What inspires you?
Seeing and perceiving.
I try to go through the world with open eyes every day and to be very aware of my surroundings.
What does a person perceive in their environment?
Seeing and not seeing in our everyday life and in our environment is the theme and inspires me in my artistic photography in the four areas mentioned above.
Many people are busy with different thoughts when they are out and about outside their home.
Problems within the family, in a partnership, stress at work.
Ukraine war, Corona, financial worries.
This affects our perception, be it on the way to work, shopping or other activities.
However, if we "see deeper" this can be an enrichment for us.
Tell me about the exhibition "Clarity of Seeing, Fantasy of Interpretation", why did you choose this title?
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The title of the exhibition was chosen by Rainer Funke, a professor of design theory, who wrote a text about the pictures in the exhibition and says that my pictures offer a reason to linger.
I would succeed in creating such an occasion by creating clarity in vision and challenge in interpretation through reduction and emphasis.
What stories are there about the photographs on display and which is your favorite photo in the exhibition?
There are many stories.
I don't want to tell them here because it would go beyond the scope and I want to arouse different associations in the viewers of the pictures.
I have two favorite images, one is the photo titled Planar Lineup of Time/Planar Lineup of Time.
It shows architecture in Düsseldorf's Medienhafen.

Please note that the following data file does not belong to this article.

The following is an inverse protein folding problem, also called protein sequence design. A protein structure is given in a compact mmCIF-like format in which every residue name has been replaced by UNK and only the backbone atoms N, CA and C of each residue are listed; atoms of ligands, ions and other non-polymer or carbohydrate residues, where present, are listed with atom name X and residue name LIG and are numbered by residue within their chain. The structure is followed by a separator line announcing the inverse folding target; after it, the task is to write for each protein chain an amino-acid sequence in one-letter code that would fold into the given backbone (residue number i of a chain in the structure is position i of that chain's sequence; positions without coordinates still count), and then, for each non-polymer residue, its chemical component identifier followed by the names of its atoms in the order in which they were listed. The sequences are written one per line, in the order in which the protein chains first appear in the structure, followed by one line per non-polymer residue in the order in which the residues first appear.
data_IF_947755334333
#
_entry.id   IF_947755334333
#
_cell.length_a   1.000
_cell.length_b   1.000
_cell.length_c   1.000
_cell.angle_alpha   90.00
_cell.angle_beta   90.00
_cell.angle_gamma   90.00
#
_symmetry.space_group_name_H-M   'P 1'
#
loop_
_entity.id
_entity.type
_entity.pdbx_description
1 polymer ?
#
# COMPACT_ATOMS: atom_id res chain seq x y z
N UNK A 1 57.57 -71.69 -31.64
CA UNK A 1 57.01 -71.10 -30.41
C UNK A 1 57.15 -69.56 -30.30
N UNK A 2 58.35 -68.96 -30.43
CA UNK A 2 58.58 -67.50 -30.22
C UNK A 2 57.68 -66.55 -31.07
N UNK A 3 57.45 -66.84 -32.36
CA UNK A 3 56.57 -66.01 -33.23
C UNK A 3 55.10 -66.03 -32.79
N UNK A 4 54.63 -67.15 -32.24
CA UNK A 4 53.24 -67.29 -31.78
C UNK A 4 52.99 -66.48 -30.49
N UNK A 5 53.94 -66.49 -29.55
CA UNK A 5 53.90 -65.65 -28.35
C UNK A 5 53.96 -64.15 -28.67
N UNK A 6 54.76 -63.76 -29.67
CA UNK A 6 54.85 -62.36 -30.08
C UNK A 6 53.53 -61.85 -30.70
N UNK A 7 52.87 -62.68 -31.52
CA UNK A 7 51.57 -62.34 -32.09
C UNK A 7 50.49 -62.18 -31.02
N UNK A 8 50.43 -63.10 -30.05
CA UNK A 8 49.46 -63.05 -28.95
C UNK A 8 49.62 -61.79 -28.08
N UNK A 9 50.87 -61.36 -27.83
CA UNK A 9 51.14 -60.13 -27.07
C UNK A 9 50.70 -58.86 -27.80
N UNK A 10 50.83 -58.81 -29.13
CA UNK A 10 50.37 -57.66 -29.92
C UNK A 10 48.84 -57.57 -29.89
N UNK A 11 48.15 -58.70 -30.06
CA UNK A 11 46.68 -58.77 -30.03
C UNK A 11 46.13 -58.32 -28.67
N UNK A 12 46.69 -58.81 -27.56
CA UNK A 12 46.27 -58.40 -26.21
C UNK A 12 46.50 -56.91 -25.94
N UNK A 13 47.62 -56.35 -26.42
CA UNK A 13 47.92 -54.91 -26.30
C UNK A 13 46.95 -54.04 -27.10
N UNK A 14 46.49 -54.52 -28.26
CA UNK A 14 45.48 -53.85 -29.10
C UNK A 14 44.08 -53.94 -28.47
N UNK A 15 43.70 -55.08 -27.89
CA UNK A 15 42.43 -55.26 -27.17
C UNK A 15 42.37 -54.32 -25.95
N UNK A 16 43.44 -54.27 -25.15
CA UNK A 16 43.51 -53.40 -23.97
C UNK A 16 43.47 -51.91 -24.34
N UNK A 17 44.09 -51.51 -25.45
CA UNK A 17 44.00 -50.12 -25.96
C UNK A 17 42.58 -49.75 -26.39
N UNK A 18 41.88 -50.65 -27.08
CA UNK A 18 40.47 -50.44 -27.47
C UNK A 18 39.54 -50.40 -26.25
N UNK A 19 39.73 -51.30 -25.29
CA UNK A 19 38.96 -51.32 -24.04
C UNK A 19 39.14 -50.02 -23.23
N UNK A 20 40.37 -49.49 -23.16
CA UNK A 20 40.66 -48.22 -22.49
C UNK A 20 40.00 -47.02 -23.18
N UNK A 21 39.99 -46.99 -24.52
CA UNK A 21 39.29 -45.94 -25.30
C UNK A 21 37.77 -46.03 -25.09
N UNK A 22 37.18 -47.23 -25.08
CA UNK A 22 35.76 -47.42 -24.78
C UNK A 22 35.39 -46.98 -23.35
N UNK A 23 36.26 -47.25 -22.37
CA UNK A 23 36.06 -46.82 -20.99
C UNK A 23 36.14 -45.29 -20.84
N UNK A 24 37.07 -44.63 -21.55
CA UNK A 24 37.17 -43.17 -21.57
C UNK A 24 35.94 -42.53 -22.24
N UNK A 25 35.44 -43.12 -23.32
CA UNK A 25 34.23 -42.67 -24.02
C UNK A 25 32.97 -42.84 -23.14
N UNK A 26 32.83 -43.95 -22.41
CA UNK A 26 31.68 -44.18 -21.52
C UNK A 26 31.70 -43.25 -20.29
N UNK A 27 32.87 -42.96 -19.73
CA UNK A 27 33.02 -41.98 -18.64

At first glance, the photo looks like a straight collage of three vertical parts.
However, it is a real scene shot from a specific perspective to show three different three-dimensional structures in a two-dimensional plane.
The two buildings represent three different styles of architecture, the appearance of which reflects the past, present and future.
The second picture is a motif I took in Berlin.
It is titled “Shadow of an EKG |
Shadow of an EKG” and shows a fascinating play of shadows – a house facade is being renovated.
On one of the upper floors there is a red and white construction cone on scaffolding against a black background.
Against the black background, the cone casts its shadow through an opening between the scaffolding and the wall onto the wall of the floor below.
How did Tagree Magazine come about?
I founded Tagree Magazine with a friend.
We did a lot of cultural work together in the early 90's and after all these years we had the idea to publish a magazine again and enjoy this cultural work.
He is responsible for the publishing side, I for the editorial side.
What projects do you have planned next?
I am currently working on two projects with the Buchendorf artist Susanne Kotrus, who uses my photographs as the basis for transfer lithographs.
It thus shows photographic art projects and their typographical “transformation”.
Transfer lithography is an adventure.
With this technique, motifs can be transferred into artistic works with the help of laser copies.
This can be supplemented by drawings, paintings and collage techniques.
There are no limits for your creativity.
In the second project we will choose large-format photographs of mine, which she will paint over with acrylic paint in certain places.